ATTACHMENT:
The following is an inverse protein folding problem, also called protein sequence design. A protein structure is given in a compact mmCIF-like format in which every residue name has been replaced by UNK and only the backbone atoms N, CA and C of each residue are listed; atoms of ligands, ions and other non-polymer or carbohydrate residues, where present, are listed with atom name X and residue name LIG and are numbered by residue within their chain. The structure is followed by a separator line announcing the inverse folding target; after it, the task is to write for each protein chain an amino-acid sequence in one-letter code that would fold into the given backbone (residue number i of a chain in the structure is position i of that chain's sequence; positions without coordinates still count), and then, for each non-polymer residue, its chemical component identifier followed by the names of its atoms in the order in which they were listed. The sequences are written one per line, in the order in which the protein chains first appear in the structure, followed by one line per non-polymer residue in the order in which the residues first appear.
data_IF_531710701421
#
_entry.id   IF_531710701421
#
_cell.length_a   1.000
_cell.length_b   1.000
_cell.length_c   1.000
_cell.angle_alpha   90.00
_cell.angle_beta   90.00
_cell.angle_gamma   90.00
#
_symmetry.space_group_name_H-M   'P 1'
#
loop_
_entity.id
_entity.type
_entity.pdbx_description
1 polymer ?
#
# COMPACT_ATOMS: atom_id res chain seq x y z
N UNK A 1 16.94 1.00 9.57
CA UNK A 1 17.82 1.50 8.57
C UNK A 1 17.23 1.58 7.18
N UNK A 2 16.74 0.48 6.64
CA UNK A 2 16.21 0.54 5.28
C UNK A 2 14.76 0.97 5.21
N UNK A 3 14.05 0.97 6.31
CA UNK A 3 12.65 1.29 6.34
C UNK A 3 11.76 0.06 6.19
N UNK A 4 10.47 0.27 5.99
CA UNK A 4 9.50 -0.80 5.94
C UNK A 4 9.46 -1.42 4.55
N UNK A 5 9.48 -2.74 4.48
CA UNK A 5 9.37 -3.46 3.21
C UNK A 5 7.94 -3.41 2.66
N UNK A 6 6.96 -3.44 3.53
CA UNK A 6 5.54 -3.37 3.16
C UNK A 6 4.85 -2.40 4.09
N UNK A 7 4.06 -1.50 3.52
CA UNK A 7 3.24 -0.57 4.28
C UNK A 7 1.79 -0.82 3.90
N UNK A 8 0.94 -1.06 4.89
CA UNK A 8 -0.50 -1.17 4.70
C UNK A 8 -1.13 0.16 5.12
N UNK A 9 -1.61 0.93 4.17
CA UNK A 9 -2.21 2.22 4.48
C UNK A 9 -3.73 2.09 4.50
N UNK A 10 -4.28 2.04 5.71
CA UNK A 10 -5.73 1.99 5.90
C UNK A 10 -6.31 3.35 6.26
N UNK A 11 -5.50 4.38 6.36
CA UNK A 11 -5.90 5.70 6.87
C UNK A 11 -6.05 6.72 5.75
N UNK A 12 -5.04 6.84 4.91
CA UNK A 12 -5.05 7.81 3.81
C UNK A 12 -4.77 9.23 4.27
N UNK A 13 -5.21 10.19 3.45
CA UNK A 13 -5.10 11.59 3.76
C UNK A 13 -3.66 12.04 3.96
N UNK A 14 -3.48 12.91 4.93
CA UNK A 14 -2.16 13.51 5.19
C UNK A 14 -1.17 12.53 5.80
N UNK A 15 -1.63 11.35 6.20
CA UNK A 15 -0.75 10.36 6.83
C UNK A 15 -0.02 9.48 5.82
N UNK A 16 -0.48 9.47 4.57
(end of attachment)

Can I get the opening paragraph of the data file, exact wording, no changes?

The following is an inverse protein folding problem, also called protein sequence design. A protein structure is given in a compact mmCIF-like format in which every residue name has been replaced by UNK and only the backbone atoms N, CA and C of each residue are listed; atoms of ligands, ions and other non-polymer or carbohydrate residues, where present, are listed with atom name X and residue name LIG and are numbered by residue within their chain. The structure is followed by a separator line announcing the inverse folding target; after it, the task is to write for each protein chain an amino-acid sequence in one-letter code that would fold into the given backbone (residue number i of a chain in the structure is position i of that chain's sequence; positions without coordinates still count), and then, for each non-polymer residue, its chemical component identifier followed by the names of its atoms in the order in which they were listed. The sequences are written one per line, in the order in which the protein chains first appear in the structure, followed by one line per non-polymer residue in the order in which the residues first appear.